History, Memory, and Religion in the Czech Lands

  • Abstract:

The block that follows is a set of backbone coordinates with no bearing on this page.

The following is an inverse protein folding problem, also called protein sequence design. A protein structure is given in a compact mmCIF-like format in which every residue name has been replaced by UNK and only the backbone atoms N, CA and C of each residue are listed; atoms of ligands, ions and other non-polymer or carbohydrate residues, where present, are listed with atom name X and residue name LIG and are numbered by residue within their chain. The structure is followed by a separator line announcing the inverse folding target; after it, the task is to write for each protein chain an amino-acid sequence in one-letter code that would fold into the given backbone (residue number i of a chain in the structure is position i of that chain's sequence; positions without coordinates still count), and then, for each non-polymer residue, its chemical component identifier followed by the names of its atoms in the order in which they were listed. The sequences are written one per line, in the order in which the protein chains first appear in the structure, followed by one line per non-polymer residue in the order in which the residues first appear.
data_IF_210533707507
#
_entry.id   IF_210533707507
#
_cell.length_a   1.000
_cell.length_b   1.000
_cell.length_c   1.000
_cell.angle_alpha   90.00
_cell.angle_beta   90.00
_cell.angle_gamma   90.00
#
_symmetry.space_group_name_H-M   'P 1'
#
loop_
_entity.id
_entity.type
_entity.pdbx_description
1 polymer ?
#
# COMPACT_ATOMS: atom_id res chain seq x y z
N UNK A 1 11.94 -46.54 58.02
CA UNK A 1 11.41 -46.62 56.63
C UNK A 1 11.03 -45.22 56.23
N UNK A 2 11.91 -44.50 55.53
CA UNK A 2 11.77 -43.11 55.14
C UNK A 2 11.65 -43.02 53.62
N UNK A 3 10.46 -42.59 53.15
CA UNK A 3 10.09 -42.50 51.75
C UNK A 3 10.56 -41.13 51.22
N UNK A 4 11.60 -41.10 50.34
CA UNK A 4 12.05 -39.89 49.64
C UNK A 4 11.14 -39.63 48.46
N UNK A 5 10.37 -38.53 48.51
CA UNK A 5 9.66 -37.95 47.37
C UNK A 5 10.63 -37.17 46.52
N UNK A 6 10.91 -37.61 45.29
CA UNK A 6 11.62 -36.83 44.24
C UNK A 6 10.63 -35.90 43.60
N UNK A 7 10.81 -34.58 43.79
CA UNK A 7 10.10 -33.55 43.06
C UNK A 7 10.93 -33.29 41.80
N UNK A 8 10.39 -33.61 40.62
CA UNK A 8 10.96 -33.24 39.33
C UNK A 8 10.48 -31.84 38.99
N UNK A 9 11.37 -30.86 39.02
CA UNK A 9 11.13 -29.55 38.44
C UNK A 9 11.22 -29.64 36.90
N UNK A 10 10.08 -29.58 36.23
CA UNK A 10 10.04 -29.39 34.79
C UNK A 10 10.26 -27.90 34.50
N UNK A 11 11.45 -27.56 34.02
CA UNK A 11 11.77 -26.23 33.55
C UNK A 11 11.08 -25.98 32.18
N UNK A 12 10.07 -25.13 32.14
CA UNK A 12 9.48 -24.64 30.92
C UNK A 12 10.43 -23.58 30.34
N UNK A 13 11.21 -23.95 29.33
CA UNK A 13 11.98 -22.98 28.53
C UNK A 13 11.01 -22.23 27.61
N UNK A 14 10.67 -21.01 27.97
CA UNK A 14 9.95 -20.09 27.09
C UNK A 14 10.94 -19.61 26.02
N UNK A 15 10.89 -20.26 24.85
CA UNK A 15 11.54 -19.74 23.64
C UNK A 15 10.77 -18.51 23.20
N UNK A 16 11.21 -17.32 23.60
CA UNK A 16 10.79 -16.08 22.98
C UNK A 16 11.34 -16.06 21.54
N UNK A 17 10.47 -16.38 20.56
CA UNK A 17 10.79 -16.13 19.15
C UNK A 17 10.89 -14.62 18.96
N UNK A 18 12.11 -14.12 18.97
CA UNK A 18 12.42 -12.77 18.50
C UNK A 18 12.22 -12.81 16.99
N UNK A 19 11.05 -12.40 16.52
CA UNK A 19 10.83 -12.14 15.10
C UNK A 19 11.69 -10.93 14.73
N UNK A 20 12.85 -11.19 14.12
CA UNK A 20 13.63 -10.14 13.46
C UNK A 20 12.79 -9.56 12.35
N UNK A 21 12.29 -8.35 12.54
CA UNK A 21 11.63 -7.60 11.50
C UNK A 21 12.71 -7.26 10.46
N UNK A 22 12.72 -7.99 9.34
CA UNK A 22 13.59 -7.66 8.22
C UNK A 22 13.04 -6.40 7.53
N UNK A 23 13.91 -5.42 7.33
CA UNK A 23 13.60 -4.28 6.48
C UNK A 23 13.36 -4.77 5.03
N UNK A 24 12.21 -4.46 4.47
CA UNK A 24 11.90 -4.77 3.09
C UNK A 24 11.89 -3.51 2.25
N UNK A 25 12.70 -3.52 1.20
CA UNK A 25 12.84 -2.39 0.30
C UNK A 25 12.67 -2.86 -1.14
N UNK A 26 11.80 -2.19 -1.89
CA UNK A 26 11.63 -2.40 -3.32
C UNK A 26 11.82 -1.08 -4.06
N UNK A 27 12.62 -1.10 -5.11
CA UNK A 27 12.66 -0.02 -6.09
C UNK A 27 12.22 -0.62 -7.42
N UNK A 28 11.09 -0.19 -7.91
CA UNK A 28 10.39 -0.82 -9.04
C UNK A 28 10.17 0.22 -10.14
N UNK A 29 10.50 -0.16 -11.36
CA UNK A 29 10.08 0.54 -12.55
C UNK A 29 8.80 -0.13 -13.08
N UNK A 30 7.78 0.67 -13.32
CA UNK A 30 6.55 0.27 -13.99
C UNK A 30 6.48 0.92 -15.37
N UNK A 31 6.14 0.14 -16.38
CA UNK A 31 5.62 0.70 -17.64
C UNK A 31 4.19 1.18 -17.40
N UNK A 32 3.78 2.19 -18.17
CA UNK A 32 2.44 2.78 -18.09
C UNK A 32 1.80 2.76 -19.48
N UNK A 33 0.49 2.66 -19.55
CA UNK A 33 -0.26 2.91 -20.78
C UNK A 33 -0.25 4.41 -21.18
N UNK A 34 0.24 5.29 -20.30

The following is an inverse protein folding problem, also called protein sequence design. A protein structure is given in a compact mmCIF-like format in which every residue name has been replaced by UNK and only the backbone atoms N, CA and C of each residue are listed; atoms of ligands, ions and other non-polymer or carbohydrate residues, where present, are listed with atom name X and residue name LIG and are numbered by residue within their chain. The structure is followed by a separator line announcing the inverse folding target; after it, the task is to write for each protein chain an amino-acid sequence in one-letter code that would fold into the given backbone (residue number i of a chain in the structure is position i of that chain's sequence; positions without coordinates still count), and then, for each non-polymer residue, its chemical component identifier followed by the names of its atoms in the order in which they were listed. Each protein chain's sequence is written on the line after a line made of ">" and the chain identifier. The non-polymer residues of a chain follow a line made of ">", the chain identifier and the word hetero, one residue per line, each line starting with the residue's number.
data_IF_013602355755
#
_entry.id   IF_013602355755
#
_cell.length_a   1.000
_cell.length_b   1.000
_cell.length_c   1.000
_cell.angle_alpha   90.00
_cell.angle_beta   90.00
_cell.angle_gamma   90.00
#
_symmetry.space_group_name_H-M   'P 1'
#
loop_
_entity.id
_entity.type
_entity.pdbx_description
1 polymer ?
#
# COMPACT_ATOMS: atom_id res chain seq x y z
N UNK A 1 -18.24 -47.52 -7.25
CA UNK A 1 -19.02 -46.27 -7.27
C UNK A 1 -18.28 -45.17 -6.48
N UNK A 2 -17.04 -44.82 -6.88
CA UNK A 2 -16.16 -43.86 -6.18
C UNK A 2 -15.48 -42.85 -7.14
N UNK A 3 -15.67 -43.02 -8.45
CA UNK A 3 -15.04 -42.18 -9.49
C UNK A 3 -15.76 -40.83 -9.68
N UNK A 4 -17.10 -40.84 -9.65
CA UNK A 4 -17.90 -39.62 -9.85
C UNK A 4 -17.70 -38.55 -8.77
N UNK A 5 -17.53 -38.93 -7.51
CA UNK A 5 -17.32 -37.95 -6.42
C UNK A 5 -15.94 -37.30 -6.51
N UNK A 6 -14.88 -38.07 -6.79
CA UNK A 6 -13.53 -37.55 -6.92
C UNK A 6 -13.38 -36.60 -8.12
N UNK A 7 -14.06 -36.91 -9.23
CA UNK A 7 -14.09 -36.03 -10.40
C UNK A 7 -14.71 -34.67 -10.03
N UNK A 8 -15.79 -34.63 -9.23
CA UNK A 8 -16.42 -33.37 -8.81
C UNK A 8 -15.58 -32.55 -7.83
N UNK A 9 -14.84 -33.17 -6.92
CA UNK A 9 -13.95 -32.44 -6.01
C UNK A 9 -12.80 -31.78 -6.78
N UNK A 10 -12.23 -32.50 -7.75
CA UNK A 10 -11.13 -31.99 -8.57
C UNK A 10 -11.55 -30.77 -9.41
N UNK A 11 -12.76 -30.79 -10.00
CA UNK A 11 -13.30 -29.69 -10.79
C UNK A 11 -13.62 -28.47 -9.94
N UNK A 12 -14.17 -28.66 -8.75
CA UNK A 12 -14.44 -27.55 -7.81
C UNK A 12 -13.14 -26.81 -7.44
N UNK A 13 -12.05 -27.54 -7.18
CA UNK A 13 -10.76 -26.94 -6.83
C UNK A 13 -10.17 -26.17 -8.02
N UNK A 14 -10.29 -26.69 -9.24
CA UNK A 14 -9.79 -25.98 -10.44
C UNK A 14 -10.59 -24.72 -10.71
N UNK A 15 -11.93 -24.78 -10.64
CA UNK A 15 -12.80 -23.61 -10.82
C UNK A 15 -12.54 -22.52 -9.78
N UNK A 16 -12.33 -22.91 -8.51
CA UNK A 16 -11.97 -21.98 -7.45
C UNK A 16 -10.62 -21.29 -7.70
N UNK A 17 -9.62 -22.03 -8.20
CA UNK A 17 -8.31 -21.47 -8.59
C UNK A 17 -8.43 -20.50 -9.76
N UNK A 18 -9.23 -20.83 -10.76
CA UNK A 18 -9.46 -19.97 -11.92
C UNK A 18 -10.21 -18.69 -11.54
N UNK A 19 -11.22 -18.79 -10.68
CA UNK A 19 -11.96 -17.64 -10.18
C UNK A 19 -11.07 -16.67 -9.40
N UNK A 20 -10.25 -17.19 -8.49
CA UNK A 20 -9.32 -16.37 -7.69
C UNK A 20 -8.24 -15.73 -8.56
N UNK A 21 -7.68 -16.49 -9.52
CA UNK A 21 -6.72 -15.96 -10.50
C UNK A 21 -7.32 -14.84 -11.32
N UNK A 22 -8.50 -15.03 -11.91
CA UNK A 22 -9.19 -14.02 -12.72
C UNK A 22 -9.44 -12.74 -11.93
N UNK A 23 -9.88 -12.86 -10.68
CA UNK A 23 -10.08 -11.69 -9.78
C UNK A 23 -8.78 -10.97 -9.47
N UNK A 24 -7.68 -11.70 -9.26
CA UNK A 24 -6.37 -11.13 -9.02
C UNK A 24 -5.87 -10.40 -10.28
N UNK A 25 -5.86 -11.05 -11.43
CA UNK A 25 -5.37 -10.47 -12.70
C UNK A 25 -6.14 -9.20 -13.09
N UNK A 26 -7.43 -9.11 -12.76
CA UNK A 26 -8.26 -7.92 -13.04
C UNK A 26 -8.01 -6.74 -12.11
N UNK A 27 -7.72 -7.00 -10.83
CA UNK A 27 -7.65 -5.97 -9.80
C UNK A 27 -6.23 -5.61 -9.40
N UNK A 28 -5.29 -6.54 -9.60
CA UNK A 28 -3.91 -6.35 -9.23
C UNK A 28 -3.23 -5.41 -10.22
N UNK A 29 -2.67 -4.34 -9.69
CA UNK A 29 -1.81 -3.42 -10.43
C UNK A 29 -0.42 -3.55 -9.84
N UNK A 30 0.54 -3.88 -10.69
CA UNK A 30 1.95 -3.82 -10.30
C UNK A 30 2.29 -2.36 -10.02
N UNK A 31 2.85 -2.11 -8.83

The paper deals with the role of religion in the process of defining Czech national identity. Its theoretical background is based on the combination of K. Dobbelaere’s concept of secularization with the sociopolitical conflict model as defined by P. S. Gorski. The role of religious ideas, practices and institutions is transformed in the process of societal modernization and functional differentiation. New, non-religious worldviews are developed. In the process of mutual interaction of secular worldviews with religion, religious elements become integral part of discourses within the developing sub-systems of politics, education, economics, etc. It leads to the situation of persisting importance of religious ideas at the societal level, where religious phenomena continue to be discussed. The concepts of the Czech national identity incorporate religious elements under the conditions of religious monopoly in the Empire of Austria-Hungary. The anti-clerical or anti-Catholic concepts of national history appear at the societal level, while people tend to embrace the dominant form of religion connected to the state system at the individual level. Individual religious affiliation reveals increasing complexity with the end of religious monopoly, with the creation of the independent Czechoslovakia in 1918 and under the situation of religious pluralism. At the individual level the Roman Catholic Church continues to dominate religious life of the Czechs, nevertheless the declared church membership gradually decreases. Since religious phenomena have become incorporated into secular worldviews, such as into the concepts of national identity, religion persists at the societal level.